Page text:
The High Commissioner presented his report (A/HRC/52/25) on the Situation of Human Rights in Colombia, which welcomes the State’s steps to reform rural and drug policies towards a more social, health focus and human rights-based approach in line with the Peace Agreement. The report notes that these developments could be instrumental in better protecting the rights of peasants, indigenous and Afro-Colombian communities and people who use drugs, both in Colombia and globally. Additionally, the OHCHR highlight the need to prioritise economic, social, and cultural rights, including the State’s commitments in the Peace Agreement on comprehensive rural reform and drug policy. In turn, Colombia welcomed the OHCHR’s report and reiterated the government’s commitment to putting people at the centre of drug policies to advance their economic, social and cultural rights, which involves moving away from criminalising producers and consumers to directing enforcement efforts towards the big beneficiaries of the business, in combination with market regulation. Colombia also called on the OHCHR and the international community to support human rights-based drug policies.

The general debate also featured relevant remarks from the NHRI, Defensoría del Pueblo Colombia, and NGOs such as Peace Brigades International and Acción Colombia, who expressed concern for the high rates of murders and attacks against human rights defenders and the persistent impunity of perpetrators and forced displacements.


In light of the 47th UPR session, the outcomes of several countries were adopted, with some specific recommendations on drug policies:

  • Bahrain received a recommendation (124.87) to abolish the death penalty for, among others, drug crimes.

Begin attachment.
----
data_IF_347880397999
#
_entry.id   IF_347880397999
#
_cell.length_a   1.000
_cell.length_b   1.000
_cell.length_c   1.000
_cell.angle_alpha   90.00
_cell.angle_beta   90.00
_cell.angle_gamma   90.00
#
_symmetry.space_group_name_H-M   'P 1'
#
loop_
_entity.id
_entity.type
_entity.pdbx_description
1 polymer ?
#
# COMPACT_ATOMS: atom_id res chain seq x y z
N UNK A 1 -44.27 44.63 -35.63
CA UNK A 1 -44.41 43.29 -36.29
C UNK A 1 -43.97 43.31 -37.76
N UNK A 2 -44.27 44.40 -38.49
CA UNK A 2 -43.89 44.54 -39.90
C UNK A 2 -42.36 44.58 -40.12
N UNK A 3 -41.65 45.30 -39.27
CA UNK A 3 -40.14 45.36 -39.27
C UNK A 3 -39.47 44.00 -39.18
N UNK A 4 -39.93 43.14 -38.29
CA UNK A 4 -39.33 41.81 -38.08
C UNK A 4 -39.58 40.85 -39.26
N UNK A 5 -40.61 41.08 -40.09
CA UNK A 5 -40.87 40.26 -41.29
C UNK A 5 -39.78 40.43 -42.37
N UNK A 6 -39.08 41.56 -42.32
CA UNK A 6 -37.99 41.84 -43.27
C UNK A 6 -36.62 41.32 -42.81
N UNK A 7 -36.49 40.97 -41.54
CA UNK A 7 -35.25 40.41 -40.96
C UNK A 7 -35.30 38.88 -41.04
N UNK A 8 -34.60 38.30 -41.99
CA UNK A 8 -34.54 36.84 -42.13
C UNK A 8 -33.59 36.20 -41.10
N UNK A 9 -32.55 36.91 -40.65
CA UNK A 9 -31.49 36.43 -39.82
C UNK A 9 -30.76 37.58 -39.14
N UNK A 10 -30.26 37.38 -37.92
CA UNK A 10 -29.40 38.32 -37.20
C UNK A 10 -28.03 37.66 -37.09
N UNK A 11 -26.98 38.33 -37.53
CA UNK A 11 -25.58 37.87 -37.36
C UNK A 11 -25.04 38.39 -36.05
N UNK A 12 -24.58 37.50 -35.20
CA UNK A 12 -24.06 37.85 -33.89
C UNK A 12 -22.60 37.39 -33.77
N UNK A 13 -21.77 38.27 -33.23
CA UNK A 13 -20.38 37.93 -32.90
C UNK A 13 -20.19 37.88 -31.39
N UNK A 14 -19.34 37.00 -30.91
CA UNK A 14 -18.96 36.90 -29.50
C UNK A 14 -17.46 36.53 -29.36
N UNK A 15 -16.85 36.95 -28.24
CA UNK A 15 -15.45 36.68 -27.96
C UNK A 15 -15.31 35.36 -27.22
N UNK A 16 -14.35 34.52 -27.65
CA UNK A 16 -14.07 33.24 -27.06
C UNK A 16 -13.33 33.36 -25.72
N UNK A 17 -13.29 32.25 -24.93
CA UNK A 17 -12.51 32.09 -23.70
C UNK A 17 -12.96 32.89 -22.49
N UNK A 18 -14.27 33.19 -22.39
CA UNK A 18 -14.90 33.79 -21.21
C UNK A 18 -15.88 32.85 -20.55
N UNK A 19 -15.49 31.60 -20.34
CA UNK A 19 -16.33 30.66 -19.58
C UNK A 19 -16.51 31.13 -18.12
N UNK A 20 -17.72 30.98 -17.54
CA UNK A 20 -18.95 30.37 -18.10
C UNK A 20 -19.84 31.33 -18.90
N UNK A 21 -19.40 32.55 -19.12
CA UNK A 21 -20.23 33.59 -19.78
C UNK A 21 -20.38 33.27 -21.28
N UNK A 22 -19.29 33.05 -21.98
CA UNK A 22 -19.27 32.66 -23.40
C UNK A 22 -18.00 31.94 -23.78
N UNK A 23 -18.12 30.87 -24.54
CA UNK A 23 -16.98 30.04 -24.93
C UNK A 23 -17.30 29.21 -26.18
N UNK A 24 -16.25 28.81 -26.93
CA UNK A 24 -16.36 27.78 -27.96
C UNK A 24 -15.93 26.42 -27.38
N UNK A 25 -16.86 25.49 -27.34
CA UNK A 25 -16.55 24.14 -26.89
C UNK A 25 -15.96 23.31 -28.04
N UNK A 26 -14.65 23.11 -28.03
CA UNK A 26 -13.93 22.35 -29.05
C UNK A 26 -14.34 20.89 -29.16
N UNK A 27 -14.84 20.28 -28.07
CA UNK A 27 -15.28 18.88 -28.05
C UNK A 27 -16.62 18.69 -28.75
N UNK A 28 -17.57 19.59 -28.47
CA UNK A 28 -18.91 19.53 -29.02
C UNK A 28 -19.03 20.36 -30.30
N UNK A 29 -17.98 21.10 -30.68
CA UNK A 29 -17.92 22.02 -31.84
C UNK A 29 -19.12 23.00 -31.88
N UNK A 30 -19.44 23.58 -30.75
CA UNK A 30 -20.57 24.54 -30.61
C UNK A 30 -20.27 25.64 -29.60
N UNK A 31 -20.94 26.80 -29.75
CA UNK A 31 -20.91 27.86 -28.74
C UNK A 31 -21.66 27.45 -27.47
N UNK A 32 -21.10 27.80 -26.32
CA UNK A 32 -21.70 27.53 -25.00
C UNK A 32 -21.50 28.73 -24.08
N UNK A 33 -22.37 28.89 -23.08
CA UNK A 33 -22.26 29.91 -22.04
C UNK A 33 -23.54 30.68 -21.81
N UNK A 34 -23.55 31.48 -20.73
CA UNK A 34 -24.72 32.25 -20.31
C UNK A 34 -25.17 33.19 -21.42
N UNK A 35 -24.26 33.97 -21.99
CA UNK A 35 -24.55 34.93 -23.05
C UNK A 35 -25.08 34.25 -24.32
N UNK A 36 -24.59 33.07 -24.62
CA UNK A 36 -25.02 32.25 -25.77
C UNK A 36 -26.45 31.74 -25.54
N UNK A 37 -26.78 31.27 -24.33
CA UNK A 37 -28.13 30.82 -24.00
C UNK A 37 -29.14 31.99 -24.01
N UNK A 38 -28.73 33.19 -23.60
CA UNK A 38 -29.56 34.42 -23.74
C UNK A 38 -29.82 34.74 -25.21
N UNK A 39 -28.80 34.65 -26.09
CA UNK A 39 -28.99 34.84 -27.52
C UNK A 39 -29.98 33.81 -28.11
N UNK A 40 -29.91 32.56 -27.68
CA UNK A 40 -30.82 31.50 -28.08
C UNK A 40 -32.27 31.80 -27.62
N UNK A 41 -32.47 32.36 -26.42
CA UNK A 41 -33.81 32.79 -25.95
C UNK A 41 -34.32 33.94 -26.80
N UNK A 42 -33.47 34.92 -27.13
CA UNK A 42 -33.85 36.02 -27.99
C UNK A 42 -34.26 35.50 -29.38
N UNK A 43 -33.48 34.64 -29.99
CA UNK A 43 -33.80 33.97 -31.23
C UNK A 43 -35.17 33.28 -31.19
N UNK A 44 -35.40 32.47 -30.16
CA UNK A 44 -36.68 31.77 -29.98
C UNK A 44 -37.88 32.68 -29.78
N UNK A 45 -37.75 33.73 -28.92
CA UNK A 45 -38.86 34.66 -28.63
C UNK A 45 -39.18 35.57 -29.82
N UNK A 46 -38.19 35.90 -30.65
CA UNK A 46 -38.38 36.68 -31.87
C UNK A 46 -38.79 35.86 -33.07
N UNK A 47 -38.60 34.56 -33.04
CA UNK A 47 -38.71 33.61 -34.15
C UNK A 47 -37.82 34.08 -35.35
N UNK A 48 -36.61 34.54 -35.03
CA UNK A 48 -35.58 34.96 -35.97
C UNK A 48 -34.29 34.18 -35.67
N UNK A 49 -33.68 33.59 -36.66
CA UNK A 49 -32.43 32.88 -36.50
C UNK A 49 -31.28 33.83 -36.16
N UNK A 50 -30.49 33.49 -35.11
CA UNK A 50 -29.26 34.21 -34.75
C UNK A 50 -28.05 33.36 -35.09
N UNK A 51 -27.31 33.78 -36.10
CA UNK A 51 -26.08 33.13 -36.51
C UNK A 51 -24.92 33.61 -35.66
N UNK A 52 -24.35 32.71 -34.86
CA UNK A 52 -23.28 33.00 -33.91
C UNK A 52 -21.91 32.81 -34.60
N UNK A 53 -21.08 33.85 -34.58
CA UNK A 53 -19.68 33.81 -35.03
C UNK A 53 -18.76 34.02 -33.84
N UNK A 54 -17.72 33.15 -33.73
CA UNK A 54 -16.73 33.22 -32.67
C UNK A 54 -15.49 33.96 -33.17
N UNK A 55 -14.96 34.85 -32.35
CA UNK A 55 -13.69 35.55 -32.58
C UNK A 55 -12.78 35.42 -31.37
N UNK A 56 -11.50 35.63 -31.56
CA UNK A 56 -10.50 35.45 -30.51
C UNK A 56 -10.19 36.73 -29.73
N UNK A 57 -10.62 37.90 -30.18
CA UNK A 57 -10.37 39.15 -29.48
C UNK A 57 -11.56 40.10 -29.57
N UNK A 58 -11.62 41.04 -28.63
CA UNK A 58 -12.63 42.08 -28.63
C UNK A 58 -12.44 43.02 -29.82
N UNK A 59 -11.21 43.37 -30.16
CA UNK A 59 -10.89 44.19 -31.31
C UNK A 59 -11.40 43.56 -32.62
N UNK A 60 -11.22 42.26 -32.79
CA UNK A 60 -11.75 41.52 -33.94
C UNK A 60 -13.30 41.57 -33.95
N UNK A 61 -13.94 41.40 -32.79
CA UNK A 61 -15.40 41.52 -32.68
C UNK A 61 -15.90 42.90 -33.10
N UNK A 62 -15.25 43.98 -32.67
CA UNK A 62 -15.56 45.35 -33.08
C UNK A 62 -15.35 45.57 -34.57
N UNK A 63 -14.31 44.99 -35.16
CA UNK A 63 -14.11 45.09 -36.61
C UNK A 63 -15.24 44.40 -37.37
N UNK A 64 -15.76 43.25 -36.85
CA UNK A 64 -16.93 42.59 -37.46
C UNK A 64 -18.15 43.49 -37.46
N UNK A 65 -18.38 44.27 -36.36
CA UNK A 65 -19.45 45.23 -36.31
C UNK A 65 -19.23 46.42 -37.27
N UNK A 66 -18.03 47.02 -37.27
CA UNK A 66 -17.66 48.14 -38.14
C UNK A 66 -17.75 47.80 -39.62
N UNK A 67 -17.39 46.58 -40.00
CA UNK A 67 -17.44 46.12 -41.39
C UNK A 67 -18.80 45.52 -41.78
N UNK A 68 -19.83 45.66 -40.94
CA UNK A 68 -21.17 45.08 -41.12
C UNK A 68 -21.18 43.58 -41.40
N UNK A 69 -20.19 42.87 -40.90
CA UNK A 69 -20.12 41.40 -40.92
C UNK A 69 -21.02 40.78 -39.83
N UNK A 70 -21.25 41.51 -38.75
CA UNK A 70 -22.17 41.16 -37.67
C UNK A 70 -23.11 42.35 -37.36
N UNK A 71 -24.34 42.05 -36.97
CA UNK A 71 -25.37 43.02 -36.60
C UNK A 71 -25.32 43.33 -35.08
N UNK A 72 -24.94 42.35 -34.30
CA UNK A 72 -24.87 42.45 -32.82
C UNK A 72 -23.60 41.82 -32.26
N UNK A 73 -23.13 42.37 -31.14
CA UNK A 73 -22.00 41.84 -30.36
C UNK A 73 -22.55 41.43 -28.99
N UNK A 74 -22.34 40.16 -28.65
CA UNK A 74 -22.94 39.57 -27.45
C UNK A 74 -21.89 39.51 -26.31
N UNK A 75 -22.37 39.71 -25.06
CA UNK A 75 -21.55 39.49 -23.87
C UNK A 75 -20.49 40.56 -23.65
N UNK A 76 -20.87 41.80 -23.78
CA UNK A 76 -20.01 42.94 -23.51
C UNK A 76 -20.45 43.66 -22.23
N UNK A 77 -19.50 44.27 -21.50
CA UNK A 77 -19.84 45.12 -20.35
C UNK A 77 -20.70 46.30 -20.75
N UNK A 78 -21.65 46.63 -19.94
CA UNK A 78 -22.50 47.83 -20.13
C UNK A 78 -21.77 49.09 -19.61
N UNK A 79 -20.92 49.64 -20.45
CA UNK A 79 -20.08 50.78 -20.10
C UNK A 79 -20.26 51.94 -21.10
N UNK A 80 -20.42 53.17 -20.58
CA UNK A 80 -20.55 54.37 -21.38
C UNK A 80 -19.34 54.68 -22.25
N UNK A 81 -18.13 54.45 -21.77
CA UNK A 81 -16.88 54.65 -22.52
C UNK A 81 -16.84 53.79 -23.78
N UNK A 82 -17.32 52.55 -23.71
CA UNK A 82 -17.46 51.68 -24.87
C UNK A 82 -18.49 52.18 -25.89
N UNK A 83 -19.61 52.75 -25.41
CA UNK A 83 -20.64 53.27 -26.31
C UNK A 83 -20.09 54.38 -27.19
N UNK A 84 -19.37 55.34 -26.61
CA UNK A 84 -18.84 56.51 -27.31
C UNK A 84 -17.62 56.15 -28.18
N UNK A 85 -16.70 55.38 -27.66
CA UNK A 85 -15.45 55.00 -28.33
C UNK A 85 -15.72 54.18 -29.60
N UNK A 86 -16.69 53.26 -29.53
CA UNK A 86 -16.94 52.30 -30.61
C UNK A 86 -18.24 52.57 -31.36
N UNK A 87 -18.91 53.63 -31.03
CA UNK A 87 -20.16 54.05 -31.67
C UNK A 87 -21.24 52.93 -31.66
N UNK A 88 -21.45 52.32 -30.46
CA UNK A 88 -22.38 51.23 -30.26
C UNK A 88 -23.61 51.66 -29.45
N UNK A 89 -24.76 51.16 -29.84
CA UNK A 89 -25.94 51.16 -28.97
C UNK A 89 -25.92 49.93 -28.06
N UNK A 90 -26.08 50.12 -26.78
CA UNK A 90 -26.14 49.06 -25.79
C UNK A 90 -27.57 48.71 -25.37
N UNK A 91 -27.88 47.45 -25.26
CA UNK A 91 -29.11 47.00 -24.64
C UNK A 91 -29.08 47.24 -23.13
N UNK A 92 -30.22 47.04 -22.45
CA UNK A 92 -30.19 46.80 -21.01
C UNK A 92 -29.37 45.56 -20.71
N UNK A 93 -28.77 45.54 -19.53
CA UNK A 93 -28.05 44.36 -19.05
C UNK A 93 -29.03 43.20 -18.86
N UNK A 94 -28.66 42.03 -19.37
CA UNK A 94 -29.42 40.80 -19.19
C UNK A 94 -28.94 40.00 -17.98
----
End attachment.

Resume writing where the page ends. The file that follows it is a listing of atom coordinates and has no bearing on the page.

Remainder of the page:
• WhileIndonesia noted recommendations related to the abolition of the death penalty, including for drug offences (140.84, 140.85,140.86), it sustained that the application of the death penalty is an attribute of sovereignty. Indonesia further recognises that, according to its new Penal Code, ”the death penalty  should only be imposed with alternative sentencing with a high degree of commutation.”
  • India noted all recommendations related to ratifying the Second Protocol of the ICCPR, the imposition of a moratorium on the death penalty and reforms towards abolition.
  • The Philippines presented its final responses and actions on the 89 remaining recommendations arising from its 4th cycle UPR on 14 November 2022. Among the 15 recommendations accepted, the Philippines committed to implementing a National Action Plan on the Safety of Journalists (146.72), National Preventive Mechanism (146.46, 146.47 and 146.49) and a human rights approach to the strategy against illegal drugs (146.52).However, the country noted other recommendations (146.21, 146.22, 146.23, 145.29) oriented to implementing human rights-based drug policies and respecting international human rights law in efforts to combat trade in and use of the illegal drug; recommendations (145.33 to 145.44) that urge for the maintenance of the abolition of the death penalty recommendations (145.48, 145.56) calling on the compliance with international obligations under the Second Protocol to the ICCPR, and the conduction of independent, impartial and effective investigations on extrajudicial killings and torture during the so-called war on drugs.